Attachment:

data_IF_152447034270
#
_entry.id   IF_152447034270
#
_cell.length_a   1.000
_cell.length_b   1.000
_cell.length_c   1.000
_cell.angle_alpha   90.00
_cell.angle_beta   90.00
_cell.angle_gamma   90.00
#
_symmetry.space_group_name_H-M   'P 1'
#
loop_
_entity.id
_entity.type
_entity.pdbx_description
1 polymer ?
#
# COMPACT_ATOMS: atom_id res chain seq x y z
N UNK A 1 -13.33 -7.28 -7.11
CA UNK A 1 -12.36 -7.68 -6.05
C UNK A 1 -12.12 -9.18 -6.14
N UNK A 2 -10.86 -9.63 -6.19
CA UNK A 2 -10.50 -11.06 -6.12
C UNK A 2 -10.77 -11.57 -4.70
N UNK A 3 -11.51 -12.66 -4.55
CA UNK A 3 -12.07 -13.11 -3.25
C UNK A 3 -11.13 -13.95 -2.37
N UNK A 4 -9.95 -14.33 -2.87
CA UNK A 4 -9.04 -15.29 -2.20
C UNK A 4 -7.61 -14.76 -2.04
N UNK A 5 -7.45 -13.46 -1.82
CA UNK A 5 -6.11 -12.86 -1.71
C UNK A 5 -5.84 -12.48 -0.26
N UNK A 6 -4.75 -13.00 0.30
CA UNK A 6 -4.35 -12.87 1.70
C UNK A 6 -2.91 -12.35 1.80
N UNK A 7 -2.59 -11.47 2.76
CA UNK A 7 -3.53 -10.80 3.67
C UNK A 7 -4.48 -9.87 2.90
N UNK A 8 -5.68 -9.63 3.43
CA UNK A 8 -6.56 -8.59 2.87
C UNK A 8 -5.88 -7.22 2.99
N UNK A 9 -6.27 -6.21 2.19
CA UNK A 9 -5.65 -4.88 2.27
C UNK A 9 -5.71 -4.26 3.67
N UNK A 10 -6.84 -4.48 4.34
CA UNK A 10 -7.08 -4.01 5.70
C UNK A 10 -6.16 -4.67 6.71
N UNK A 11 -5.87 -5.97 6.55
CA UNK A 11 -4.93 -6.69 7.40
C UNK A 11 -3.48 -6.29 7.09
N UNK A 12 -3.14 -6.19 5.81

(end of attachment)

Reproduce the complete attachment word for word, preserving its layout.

data_IF_152447034270
#
_entry.id   IF_152447034270
#
_cell.length_a   1.000
_cell.length_b   1.000
_cell.length_c   1.000
_cell.angle_alpha   90.00
_cell.angle_beta   90.00
_cell.angle_gamma   90.00
#
_symmetry.space_group_name_H-M   'P 1'
#
loop_
_entity.id
_entity.type
_entity.pdbx_description
1 polymer ?
#
# COMPACT_ATOMS: atom_id res chain seq x y z
N UNK A 1 -13.33 -7.28 -7.11
CA UNK A 1 -12.36 -7.68 -6.05
C UNK A 1 -12.12 -9.18 -6.14
N UNK A 2 -10.86 -9.63 -6.19
CA UNK A 2 -10.50 -11.06 -6.12
C UNK A 2 -10.77 -11.57 -4.70
N UNK A 3 -11.51 -12.66 -4.55
CA UNK A 3 -12.07 -13.11 -3.25
C UNK A 3 -11.13 -13.95 -2.37
N UNK A 4 -9.95 -14.33 -2.87
CA UNK A 4 -9.04 -15.29 -2.20
C UNK A 4 -7.61 -14.76 -2.04
N UNK A 5 -7.45 -13.46 -1.82
CA UNK A 5 -6.11 -12.86 -1.71
C UNK A 5 -5.84 -12.48 -0.26
N UNK A 6 -4.75 -13.00 0.30
CA UNK A 6 -4.35 -12.87 1.70
C UNK A 6 -2.91 -12.35 1.80
N UNK A 7 -2.59 -11.47 2.76
CA UNK A 7 -3.53 -10.80 3.67
C UNK A 7 -4.48 -9.87 2.90
N UNK A 8 -5.68 -9.63 3.43
CA UNK A 8 -6.56 -8.59 2.87
C UNK A 8 -5.88 -7.22 2.99
N UNK A 9 -6.27 -6.21 2.19
CA UNK A 9 -5.65 -4.88 2.27
C UNK A 9 -5.71 -4.26 3.67
N UNK A 10 -6.84 -4.48 4.34
CA UNK A 10 -7.08 -4.01 5.70
C UNK A 10 -6.16 -4.67 6.71
N UNK A 11 -5.87 -5.97 6.55
CA UNK A 11 -4.93 -6.69 7.40
C UNK A 11 -3.48 -6.29 7.09
N UNK A 12 -3.14 -6.19 5.81